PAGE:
Principles of Drug Addiction Treatment Preface
Three decades of scientific research and clinical practice have yielded a variety of effective approaches to drug addiction treatment.
Drug addiction is a complex illness. It is characterized by compulsive, at times uncontrollable drug craving, seeking, and use that persist even in the face of extremely negative consequences. For many people, drug addiction becomes chronic, with relapses possible even after long periods of abstinence.
The path to drug addiction begins with the act of taking drugs. Over time, a person's ability to choose not to take drugs can be compromised. Drug seeking becomes compulsive, in large part as a result of the effects of prolonged drug use on brain functioning and, thus, on behavior.
The compulsion to use drugs can take over the individual's life. Addiction often involves not only compulsive drug taking but also a wide range of dysfunctional behaviors that can interfere with normal functioning in the family, the workplace, and the broader community. Addiction also can place people at increased risk for a wide variety of other illnesses. These illnesses can be brought on by behaviors, such as poor living and health habits, that often accompany life as a drug addict, or because of toxic effects of the drugs themselves.
Because drug addiction has so many dimensions and disrupts so many aspects of an individual's life, treatment for this illness is never simple. Drug treatment must help the individual stop using drugs and maintain a drug-free lifestyle, while achieving productive functioning in the family, at work, and in society. Effective drug abuse and addiction treatment programs typically incorporate many components, each directed to a particular aspect of the illness and its consequences.
Three decades of scientific research and clinical practice have yielded a variety of effective approaches to drug addiction treatment. Extensive data document that drug addiction treatment is as effective as are treatments for most other similarly chronic medical conditions. In spite of scientific evidence that establishes the effectiveness of drug abuse treatment, many people believe that treatment is ineffective. In part, this is because of unrealistic expectations. Many people equate addiction with simply using drugs and therefore expect that addiction should be cured quickly, and if it is not, treatment is a failure. In reality, because addiction is a chronic disorder, the ultimate goal of long-term abstinence often requires sustained and repeated treatment episodes.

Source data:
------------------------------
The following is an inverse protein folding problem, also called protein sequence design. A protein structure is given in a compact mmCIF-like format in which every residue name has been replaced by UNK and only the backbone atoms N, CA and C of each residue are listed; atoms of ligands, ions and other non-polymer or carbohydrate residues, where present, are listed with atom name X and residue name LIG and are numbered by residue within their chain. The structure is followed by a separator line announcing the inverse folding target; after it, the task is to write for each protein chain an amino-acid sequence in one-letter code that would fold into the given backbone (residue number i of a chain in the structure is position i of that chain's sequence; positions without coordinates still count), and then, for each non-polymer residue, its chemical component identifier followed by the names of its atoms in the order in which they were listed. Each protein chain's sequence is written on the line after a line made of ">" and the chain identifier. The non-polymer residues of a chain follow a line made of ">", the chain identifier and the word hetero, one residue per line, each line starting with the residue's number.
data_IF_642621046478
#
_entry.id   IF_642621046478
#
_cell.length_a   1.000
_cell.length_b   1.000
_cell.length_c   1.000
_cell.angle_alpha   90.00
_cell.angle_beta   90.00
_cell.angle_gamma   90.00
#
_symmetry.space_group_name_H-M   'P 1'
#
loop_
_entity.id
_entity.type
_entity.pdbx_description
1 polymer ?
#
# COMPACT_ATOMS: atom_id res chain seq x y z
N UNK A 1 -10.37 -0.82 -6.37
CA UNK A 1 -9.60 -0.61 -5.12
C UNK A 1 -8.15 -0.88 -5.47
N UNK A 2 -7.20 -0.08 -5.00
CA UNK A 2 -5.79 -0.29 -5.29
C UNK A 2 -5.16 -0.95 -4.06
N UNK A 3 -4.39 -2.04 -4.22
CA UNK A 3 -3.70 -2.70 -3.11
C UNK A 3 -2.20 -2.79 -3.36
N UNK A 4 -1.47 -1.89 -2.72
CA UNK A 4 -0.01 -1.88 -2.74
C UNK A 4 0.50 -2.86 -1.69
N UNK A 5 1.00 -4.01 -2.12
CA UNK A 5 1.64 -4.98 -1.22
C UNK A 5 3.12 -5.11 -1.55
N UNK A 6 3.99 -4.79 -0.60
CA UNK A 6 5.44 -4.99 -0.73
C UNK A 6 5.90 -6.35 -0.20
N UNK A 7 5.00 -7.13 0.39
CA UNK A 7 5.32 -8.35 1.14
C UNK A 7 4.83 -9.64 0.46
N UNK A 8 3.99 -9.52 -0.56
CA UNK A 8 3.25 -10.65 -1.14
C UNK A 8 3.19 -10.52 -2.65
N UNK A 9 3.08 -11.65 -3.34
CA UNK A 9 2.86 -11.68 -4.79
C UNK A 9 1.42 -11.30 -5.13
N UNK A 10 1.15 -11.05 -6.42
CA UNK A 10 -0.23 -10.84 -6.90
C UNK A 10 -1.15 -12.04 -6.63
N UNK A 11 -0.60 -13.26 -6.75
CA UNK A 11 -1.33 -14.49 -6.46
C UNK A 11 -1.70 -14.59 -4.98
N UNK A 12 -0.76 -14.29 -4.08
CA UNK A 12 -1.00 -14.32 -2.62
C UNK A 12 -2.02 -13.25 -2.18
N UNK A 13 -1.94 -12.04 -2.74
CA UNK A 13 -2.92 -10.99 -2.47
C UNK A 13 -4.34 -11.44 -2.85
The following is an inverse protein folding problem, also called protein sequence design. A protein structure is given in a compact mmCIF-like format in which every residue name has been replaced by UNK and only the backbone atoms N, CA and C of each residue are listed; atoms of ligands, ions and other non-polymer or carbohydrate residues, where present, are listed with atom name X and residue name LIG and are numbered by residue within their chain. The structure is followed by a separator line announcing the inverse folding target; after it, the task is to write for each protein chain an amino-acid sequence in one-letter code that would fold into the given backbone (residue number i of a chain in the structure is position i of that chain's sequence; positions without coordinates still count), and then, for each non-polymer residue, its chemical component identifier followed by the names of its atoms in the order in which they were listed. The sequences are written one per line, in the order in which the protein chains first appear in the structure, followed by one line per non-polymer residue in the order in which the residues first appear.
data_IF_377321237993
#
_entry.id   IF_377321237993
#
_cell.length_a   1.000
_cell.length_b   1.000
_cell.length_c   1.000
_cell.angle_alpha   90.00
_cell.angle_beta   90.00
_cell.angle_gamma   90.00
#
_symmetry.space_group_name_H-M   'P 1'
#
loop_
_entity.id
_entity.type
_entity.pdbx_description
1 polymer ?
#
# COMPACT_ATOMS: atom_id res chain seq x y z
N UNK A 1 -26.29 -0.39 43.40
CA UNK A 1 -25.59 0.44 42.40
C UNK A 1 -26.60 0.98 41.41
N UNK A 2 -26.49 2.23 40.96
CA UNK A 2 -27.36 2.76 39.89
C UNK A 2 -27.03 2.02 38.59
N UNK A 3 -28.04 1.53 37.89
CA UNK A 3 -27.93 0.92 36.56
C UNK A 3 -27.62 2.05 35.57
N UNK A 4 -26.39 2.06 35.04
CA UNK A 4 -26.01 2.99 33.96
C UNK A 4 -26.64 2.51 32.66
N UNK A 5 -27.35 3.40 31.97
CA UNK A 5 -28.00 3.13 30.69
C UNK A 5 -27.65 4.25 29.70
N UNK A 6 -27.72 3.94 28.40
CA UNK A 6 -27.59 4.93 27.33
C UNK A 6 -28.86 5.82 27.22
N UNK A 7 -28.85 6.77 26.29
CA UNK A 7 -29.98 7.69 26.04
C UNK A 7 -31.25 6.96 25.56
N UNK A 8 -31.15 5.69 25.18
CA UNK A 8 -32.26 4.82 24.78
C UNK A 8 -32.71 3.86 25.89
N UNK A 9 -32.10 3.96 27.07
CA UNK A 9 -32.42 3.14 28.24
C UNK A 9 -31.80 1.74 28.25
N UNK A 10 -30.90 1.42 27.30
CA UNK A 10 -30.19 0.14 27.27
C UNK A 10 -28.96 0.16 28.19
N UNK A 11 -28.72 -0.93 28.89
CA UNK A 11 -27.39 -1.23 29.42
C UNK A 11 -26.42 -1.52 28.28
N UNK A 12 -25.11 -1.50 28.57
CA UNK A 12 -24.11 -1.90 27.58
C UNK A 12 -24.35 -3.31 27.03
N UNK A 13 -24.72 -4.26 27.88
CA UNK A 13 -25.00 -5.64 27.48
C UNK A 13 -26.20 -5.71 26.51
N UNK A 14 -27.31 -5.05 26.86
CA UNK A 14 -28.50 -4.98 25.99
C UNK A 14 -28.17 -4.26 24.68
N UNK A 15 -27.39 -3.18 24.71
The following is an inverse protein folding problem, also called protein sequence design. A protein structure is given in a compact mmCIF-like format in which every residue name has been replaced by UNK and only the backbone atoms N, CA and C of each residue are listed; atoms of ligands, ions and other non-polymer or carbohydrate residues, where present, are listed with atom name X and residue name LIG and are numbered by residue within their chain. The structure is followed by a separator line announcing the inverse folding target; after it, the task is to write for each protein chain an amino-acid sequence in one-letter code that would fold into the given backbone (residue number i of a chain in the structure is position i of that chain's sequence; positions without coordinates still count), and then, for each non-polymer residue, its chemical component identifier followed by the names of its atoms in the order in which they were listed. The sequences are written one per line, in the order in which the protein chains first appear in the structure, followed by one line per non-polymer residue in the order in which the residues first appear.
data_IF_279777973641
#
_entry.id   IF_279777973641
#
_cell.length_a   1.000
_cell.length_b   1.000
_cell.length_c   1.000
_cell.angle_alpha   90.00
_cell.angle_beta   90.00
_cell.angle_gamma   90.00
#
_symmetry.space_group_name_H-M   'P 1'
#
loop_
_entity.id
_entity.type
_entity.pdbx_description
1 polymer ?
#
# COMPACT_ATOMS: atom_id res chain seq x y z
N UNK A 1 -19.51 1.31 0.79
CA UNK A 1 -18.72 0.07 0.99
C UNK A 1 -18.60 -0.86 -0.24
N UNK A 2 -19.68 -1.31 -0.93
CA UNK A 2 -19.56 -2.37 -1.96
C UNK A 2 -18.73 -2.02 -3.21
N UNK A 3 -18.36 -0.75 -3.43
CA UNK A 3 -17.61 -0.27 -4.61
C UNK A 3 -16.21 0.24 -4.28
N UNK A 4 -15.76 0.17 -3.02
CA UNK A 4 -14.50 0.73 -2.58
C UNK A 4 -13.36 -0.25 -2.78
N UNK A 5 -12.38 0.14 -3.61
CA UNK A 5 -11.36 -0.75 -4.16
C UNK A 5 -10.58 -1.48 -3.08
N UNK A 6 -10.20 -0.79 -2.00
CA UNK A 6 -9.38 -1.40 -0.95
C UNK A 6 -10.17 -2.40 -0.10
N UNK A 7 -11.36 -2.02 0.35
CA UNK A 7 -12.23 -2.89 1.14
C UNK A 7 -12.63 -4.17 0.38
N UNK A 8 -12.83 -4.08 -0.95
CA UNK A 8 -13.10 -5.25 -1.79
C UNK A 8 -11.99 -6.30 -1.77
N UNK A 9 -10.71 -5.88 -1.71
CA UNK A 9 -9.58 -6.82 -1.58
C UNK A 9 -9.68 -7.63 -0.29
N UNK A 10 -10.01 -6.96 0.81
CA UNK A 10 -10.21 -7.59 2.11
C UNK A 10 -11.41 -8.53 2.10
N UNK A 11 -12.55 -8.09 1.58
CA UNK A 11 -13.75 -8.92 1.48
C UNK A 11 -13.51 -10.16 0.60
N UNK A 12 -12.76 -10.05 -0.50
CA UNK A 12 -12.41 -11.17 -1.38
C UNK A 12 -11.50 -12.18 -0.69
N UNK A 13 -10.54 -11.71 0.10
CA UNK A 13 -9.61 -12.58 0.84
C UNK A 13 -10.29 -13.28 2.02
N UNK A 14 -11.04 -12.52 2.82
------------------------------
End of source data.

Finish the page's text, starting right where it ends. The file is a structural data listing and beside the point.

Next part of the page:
Of course, not all drug abuse treatment is equally effective. Research also has revealed a set of overarching principles that characterize the most effective drug abuse and addiction treatments and their implementation.
To share the results of this extensive body of research and foster more widespread use of scientifically based treatment components, the National Institute on Drug Abuse held the National Conference on Drug Addiction Treatment: From Research to Practice in April 1998 and prepared this guide. The first section of the guide summarizes basic overarching principles that characterize effective treatment. The next section elaborates on these principles by providing answers to frequently raised questions, as supported by the available scientific literature. The next section describes the types of treatment and is followed by examples of scientifically based and tested treatment components.
Alan I. Leshner, Ph.D.
National Institute on Drug Abuse
Source: National Institute of Drug Abuse, "Principles of Drug Addiction Treatment: A Research Based Guide."
Staff, H. (2008, December 29). Principles of Drug Addiction Treatment Preface, HealthyPlace. Retrieved on 2024, February 27 from https://www.healthyplace.com/addictions/articles/principles-drug-addiction-treatment-preface